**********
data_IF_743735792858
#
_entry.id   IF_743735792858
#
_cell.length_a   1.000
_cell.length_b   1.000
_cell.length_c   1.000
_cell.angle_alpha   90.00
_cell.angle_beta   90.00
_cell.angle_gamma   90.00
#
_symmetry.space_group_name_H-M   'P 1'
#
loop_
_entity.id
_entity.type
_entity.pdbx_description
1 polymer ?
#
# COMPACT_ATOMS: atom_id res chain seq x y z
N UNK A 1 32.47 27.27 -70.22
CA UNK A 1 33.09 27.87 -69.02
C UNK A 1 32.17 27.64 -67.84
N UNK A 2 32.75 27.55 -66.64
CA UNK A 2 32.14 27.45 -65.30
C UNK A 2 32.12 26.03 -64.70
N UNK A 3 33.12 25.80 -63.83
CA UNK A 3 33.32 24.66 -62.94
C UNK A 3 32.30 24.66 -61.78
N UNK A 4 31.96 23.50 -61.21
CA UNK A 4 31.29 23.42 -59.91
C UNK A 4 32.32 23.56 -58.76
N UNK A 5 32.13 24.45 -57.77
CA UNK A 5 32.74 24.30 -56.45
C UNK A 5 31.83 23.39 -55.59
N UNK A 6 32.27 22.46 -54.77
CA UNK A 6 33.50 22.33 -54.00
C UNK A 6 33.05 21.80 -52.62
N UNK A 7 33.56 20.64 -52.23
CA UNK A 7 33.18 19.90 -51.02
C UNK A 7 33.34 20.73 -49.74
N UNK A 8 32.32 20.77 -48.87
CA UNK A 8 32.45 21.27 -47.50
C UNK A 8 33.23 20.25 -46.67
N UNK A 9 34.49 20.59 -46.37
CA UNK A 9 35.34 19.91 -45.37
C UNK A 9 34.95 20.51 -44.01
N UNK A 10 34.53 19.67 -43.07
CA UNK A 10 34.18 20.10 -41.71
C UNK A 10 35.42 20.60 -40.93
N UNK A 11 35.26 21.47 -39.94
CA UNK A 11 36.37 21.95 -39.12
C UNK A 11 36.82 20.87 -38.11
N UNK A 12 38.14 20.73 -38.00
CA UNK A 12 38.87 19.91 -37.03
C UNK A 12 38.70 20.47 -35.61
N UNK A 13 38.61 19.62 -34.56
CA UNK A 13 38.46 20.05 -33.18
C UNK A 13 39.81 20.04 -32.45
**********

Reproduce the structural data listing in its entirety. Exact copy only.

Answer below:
data_IF_743735792858
#
_entry.id   IF_743735792858
#
_cell.length_a   1.000
_cell.length_b   1.000
_cell.length_c   1.000
_cell.angle_alpha   90.00
_cell.angle_beta   90.00
_cell.angle_gamma   90.00
#
_symmetry.space_group_name_H-M   'P 1'
#
loop_
_entity.id
_entity.type
_entity.pdbx_description
1 polymer ?
#
# COMPACT_ATOMS: atom_id res chain seq x y z
N UNK A 1 32.47 27.27 -70.22
CA UNK A 1 33.09 27.87 -69.02
C UNK A 1 32.17 27.64 -67.84
N UNK A 2 32.75 27.55 -66.64
CA UNK A 2 32.14 27.45 -65.30
C UNK A 2 32.12 26.03 -64.70
N UNK A 3 33.12 25.80 -63.83
CA UNK A 3 33.32 24.66 -62.94
C UNK A 3 32.30 24.66 -61.78
N UNK A 4 31.96 23.50 -61.21
CA UNK A 4 31.29 23.42 -59.91
C UNK A 4 32.32 23.56 -58.76
N UNK A 5 32.13 24.45 -57.77
CA UNK A 5 32.74 24.30 -56.45
C UNK A 5 31.83 23.39 -55.59
N UNK A 6 32.27 22.46 -54.77
CA UNK A 6 33.50 22.33 -54.00
C UNK A 6 33.05 21.80 -52.62
N UNK A 7 33.56 20.64 -52.23
CA UNK A 7 33.18 19.90 -51.02
C UNK A 7 33.34 20.73 -49.74
N UNK A 8 32.32 20.77 -48.87
CA UNK A 8 32.45 21.27 -47.50
C UNK A 8 33.23 20.25 -46.67
N UNK A 9 34.49 20.59 -46.37
CA UNK A 9 35.34 19.91 -45.37
C UNK A 9 34.95 20.51 -44.01
N UNK A 10 34.53 19.67 -43.07
CA UNK A 10 34.18 20.10 -41.71
C UNK A 10 35.42 20.60 -40.93
N UNK A 11 35.26 21.47 -39.94
CA UNK A 11 36.37 21.95 -39.12
C UNK A 11 36.82 20.87 -38.11
N UNK A 12 38.14 20.73 -38.00
CA UNK A 12 38.87 19.91 -37.03
C UNK A 12 38.70 20.47 -35.61
N UNK A 13 38.61 19.62 -34.56
CA UNK A 13 38.46 20.05 -33.18
C UNK A 13 39.81 20.04 -32.45